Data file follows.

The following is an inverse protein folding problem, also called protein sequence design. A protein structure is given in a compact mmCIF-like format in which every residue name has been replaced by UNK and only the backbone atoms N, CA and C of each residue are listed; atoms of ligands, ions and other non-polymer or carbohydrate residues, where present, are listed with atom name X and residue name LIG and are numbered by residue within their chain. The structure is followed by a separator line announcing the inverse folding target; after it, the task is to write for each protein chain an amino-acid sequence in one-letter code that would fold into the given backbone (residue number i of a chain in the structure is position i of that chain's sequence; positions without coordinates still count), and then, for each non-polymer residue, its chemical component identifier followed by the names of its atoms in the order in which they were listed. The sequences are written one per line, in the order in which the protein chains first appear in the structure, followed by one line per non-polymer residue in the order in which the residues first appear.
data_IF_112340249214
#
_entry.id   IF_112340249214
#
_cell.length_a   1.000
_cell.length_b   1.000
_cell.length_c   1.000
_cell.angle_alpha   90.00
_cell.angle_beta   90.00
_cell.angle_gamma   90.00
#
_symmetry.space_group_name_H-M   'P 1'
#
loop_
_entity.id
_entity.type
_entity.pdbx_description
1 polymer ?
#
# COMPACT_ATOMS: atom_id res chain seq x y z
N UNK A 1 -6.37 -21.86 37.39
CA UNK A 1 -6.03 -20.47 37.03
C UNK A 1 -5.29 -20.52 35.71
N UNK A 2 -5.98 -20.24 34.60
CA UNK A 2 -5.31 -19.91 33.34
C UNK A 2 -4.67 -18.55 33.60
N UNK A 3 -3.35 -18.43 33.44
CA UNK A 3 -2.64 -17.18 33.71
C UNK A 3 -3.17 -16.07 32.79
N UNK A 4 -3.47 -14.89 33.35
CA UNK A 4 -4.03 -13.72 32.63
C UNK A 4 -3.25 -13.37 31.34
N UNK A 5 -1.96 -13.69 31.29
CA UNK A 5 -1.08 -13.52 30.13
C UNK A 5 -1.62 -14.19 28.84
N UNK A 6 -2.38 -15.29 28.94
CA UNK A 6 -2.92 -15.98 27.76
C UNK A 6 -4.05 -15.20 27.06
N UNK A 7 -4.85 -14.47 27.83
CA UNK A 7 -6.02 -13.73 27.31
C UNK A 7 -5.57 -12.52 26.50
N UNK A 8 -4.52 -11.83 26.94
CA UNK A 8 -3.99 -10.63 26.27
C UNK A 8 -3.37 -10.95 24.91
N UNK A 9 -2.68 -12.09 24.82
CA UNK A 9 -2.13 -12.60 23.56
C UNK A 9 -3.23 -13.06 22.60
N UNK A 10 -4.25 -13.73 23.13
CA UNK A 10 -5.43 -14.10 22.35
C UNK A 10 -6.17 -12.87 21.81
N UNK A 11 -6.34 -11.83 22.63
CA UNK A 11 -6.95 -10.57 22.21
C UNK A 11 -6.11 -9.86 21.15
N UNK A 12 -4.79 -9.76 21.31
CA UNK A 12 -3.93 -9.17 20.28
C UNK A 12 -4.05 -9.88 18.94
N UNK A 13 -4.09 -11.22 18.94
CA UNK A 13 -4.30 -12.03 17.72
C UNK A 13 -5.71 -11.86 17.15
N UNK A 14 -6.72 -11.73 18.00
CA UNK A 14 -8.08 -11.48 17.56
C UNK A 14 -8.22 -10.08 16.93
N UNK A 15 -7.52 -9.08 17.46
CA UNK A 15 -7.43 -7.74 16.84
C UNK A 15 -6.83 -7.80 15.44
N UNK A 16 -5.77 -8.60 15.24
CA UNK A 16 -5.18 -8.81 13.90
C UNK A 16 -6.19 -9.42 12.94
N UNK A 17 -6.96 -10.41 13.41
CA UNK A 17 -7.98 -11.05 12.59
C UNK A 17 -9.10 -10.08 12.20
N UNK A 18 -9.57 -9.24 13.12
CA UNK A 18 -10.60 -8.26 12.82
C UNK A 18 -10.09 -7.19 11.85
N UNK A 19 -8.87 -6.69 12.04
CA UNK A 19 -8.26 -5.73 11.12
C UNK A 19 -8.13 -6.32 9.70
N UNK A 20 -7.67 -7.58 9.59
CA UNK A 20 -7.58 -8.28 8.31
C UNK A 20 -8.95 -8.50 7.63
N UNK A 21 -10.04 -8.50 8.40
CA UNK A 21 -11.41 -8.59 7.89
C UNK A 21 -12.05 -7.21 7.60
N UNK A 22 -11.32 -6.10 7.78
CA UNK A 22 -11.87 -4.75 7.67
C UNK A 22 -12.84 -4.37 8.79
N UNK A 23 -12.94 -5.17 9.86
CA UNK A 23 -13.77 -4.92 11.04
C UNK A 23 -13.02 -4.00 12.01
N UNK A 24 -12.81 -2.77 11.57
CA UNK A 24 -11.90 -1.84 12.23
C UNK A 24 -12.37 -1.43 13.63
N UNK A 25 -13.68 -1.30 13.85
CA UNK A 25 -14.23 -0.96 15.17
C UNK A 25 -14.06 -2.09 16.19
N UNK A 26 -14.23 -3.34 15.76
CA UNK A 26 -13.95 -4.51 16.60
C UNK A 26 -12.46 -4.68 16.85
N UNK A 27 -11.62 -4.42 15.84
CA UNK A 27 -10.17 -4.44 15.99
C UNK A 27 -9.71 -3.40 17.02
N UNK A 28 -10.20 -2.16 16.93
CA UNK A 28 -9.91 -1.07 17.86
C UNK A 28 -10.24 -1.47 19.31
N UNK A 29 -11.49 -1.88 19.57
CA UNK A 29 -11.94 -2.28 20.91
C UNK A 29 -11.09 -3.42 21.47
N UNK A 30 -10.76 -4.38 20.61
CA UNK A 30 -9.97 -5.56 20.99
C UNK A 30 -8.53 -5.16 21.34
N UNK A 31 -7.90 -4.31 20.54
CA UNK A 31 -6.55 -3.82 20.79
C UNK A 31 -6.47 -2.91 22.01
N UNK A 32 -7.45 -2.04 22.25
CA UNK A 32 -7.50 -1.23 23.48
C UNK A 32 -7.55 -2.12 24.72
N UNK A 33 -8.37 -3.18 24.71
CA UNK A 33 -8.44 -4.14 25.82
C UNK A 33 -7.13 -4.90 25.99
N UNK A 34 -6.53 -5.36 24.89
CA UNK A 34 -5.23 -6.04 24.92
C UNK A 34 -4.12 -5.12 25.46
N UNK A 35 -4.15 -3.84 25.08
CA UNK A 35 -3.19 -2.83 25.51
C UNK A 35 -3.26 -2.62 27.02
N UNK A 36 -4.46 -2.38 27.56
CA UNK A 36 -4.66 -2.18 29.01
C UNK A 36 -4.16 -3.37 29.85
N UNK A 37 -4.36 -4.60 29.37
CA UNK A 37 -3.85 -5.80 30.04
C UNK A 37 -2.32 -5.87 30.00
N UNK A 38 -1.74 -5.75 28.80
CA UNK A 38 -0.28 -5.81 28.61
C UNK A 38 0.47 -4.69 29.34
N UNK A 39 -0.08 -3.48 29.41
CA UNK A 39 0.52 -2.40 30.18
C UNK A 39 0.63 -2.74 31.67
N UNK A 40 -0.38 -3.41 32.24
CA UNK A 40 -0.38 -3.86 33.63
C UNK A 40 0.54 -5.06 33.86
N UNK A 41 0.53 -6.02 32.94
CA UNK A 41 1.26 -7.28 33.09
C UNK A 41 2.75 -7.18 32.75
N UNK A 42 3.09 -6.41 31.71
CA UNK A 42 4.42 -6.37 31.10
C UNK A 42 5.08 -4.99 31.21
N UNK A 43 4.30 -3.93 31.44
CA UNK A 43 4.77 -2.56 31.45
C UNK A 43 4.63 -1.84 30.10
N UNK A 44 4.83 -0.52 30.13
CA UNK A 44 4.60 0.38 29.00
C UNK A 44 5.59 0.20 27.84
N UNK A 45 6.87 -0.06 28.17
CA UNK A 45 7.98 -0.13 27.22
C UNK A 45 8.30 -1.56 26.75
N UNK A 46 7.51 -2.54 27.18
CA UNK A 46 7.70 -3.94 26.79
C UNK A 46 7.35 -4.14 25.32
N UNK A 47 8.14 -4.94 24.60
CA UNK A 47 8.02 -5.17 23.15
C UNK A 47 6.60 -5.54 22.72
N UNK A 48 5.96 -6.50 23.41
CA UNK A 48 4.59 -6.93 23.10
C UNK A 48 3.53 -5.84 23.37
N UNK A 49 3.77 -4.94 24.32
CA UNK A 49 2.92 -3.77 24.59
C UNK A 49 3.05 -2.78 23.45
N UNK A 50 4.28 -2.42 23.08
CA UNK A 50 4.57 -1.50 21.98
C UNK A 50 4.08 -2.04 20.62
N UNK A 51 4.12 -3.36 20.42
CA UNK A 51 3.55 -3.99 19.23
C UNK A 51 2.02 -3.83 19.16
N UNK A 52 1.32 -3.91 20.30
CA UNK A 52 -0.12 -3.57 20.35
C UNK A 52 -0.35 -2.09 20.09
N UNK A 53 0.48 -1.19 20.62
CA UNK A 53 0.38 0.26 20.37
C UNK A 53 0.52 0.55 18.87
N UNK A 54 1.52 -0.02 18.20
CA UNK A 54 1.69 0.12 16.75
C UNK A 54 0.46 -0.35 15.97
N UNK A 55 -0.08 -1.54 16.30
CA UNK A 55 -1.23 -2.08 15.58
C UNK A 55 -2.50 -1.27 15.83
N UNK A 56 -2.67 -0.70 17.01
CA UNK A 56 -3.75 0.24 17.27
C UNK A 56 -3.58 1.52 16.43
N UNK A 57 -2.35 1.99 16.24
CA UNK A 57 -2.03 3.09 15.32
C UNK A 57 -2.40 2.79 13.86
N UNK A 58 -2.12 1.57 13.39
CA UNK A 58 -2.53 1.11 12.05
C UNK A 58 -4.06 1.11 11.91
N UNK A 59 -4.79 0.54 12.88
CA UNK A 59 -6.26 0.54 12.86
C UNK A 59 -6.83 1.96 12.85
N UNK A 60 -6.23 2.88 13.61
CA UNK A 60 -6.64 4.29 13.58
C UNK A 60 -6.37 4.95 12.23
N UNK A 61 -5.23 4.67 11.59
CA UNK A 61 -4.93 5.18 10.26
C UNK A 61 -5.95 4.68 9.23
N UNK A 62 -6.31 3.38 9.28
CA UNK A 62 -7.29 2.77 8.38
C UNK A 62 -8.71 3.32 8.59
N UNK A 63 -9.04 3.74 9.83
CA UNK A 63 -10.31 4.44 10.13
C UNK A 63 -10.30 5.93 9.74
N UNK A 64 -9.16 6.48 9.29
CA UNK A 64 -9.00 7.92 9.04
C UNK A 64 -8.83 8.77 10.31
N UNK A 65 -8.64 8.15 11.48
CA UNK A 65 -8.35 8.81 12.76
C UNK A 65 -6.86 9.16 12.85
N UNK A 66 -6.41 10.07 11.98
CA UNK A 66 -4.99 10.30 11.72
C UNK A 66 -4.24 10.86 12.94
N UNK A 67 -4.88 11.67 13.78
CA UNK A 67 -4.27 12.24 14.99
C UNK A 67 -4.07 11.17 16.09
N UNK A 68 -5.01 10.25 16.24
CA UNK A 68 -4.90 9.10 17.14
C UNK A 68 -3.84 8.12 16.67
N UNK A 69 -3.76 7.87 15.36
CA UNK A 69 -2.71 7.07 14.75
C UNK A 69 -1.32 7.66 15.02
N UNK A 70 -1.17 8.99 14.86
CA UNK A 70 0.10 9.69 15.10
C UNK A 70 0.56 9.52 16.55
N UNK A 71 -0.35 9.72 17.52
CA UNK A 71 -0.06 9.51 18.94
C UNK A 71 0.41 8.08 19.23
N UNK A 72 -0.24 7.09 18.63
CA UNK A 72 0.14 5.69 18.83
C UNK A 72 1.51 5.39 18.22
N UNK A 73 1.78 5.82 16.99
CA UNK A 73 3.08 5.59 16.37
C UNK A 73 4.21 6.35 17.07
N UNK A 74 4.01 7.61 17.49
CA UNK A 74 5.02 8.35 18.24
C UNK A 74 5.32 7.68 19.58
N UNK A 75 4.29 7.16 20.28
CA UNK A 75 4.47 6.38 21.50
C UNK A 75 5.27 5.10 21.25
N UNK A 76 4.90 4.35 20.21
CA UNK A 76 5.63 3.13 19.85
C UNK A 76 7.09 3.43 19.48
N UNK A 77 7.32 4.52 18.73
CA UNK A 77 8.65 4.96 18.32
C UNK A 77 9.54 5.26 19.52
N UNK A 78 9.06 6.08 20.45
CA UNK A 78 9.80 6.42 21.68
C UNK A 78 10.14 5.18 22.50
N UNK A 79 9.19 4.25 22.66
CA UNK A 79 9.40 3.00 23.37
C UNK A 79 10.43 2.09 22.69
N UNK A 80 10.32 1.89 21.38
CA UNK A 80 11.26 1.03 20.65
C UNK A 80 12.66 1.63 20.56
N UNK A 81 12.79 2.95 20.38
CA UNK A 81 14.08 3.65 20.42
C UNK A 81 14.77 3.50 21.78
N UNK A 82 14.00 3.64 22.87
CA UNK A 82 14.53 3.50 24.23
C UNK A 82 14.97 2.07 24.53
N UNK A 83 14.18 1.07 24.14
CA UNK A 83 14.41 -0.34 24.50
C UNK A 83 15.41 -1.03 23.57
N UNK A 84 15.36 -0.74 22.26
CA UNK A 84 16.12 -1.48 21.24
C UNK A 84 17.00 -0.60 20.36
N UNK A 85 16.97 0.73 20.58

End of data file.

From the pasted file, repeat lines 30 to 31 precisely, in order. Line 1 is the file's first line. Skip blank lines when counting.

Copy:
C UNK A 3 -3.17 -16.07 32.79
N UNK A 4 -3.47 -14.89 33.35